Tennis Elbow: Rehab Pilates

We all have heard of ‘Tennis Elbow’ and assumed that only sportspersons are susceptible to it. But did you know that it is a misnomer? Anyone from painters, carpenters, and butchers to cooks, auto workers and even office workers can get a Tennis Elbow. In this blog, we shall understand what exactly a Tennis Elbow is, how to prevent it and how to overcome this condition, through a case study.

What is Lateral Epicondylitis or Tennis Elbow

Tennis Elbow or Lateral Epicondylitis is an inflammation of the tendons that join the forearm muscles on the outside of the elbow. This pain originates from the lateral epicondyle of the humerus, hence the name. Five muscles that go into the wrist join at the common extensor origin. Inflammation occurs when these muscles are overused by repeated actions like lifting, gripping, or grasping with your hands.

Lateral Epicondyle usually occurs in the dominant hand of a person. Symptoms of Tennis Elbow can include elbow pain, a weak grasp, and pain in the back of the hand especially when the forearm is pronated, like in the backhand serve of tennis. Activities like gripping and lifting a cup, turning the door-knob, using a key, wringing clothes or even typing become painful. This happens because eccentric control is lost as the supinator is weak. The swollen extensors do not allow controlled pronation.

Rehab for Lateral Epicondylitis

The first step is taping to offload the tendon. Then we progress to aligning the head of the radius bone and soft tissue release of the extensor forearm muscles. A rehab Pilates program for lateral epicondylitis includes controlled wrist flexion and extension, controlled wrist supination and pronation, bicep curls and supinator stretch.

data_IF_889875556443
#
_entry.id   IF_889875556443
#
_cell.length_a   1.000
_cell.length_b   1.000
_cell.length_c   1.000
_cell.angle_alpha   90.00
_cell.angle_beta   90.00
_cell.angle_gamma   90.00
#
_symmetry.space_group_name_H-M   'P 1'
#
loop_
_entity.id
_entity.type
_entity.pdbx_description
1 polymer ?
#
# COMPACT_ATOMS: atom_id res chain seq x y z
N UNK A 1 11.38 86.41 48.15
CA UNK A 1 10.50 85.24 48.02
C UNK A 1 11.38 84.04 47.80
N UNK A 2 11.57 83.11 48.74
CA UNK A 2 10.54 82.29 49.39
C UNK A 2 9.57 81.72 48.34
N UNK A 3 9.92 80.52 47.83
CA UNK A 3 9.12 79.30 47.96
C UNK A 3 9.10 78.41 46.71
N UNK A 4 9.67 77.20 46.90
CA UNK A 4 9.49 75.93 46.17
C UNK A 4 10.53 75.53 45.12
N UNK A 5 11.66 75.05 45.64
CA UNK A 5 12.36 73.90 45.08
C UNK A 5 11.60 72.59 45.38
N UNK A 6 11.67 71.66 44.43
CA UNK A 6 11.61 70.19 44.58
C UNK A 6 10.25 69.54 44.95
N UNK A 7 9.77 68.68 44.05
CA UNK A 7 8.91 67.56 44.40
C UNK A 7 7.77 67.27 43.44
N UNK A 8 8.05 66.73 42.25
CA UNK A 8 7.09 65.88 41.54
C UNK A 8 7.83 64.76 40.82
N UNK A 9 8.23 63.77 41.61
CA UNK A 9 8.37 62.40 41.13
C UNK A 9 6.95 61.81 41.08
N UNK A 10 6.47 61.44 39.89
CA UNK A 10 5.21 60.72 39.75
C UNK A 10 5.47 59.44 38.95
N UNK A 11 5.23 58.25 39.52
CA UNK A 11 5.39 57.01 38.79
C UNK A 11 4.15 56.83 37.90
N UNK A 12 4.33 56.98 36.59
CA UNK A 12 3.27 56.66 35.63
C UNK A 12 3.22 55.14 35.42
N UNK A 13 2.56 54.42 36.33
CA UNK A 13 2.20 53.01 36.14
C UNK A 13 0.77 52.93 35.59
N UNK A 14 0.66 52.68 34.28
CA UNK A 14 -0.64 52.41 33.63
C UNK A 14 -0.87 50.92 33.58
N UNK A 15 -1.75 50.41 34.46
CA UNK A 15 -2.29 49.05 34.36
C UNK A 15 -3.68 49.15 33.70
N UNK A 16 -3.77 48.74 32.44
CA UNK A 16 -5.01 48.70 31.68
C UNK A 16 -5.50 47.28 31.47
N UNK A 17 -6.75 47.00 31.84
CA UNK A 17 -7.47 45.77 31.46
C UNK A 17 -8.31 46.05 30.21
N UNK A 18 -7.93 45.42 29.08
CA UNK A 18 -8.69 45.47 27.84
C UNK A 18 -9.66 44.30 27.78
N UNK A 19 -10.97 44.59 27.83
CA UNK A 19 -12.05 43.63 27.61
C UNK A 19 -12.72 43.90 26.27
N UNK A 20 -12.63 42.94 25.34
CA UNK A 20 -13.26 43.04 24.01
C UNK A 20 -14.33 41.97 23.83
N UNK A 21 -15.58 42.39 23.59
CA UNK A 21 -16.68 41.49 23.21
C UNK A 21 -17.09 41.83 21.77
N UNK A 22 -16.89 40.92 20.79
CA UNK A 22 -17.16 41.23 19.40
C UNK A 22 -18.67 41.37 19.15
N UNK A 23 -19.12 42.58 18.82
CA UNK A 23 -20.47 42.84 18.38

A certain percentage of forearm and elbow pain can originate from the neck. A client with lateral epicondylitis may have cervical spine irritation as well. When the fulcrum of the arm or the scapula is not well positioned on the thoracic spine control in the upper extremities is weak. That’s why rehab for the elbow is incomplete without scapula thoracic rehab.

Case Study

A few months back a 43-year-old lawyer came to us at Moushu’s Pilates with elbow pain. He was a regular at his club, where he played badminton every Saturday and Sunday for 3 hours each. When the pain first occurred, some people encouraged him to wear an elbow brace. He wore that and continued playing his weekly game. After a while, the pain became so bad that he couldn’t even turn a page at work or move his computer’s mouse. His work was suffering as he couldn’t even write without pain shooting down his forearm into his fingers.

On examination, we found swelling at his common extensor origin. His wrist extension and grip could be scored 3 on a scale of 5. We began this treatment by taping and giving him some anti-inflammatory medicines. We worked on flexion and extension of the wrist, supinator stretch and soft tissue release. When he came back after a week, we retaped his elbow and worked on the mobilization of the radial head along with bicep curls with a theraband. In two weeks, ninety per cent of his strength was back. He could supinate and pronate his forearm and do his daily activities without pain. However, he had not played badminton for a while and gripping anything hard was painful. Thus, we made him do ball exercises on the wall, serratus anterior theraband exercises, opposite arm reach on all fours and scapula mobilization.

After another week, we asked him to play for once a week for an hour while we progressed his rehab to scapula thoracic work, pronation with the theraband and flexion extension to increase supination. This client is still on the Pilates program with us as he found it beneficial for his game and his daily functions.


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